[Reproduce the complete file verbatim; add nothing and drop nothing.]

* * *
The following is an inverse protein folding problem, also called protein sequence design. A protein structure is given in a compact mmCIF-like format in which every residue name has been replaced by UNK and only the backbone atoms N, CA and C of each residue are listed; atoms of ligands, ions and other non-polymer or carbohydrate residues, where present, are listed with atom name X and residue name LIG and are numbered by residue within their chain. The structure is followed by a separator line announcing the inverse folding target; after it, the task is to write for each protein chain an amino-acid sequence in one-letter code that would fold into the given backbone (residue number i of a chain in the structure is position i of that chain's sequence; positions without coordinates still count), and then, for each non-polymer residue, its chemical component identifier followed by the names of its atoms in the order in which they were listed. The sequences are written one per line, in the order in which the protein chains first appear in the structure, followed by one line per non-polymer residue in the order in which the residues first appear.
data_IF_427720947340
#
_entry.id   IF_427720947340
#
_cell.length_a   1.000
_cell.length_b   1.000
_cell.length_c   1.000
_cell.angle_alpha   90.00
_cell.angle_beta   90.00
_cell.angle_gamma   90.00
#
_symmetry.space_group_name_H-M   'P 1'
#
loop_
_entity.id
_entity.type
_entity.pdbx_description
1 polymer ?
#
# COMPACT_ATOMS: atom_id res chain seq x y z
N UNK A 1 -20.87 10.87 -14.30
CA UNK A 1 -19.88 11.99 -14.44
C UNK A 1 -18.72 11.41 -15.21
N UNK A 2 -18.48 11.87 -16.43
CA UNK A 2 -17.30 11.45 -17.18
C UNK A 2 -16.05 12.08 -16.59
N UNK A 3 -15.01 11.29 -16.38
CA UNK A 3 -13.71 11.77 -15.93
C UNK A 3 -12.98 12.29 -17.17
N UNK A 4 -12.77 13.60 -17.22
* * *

The following is an inverse protein folding problem, also called protein sequence design. A protein structure is given in a compact mmCIF-like format in which every residue name has been replaced by UNK and only the backbone atoms N, CA and C of each residue are listed; atoms of ligands, ions and other non-polymer or carbohydrate residues, where present, are listed with atom name X and residue name LIG and are numbered by residue within their chain. The structure is followed by a separator line announcing the inverse folding target; after it, the task is to write for each protein chain an amino-acid sequence in one-letter code that would fold into the given backbone (residue number i of a chain in the structure is position i of that chain's sequence; positions without coordinates still count), and then, for each non-polymer residue, its chemical component identifier followed by the names of its atoms in the order in which they were listed. The sequences are written one per line, in the order in which the protein chains first appear in the structure, followed by one line per non-polymer residue in the order in which the residues first appear.
data_IF_427720947340
#
_entry.id   IF_427720947340
#
_cell.length_a   1.000
_cell.length_b   1.000
_cell.length_c   1.000
_cell.angle_alpha   90.00
_cell.angle_beta   90.00
_cell.angle_gamma   90.00
#
_symmetry.space_group_name_H-M   'P 1'
#
loop_
_entity.id
_entity.type
_entity.pdbx_description
1 polymer ?
#
# COMPACT_ATOMS: atom_id res chain seq x y z
N UNK A 1 -20.87 10.87 -14.30
CA UNK A 1 -19.88 11.99 -14.44
C UNK A 1 -18.72 11.41 -15.21
N UNK A 2 -18.48 11.87 -16.43
CA UNK A 2 -17.30 11.45 -17.18
C UNK A 2 -16.05 12.08 -16.59
N UNK A 3 -15.01 11.29 -16.38
CA UNK A 3 -13.71 11.77 -15.93
C UNK A 3 -12.98 12.29 -17.17
N UNK A 4 -12.77 13.60 -17.22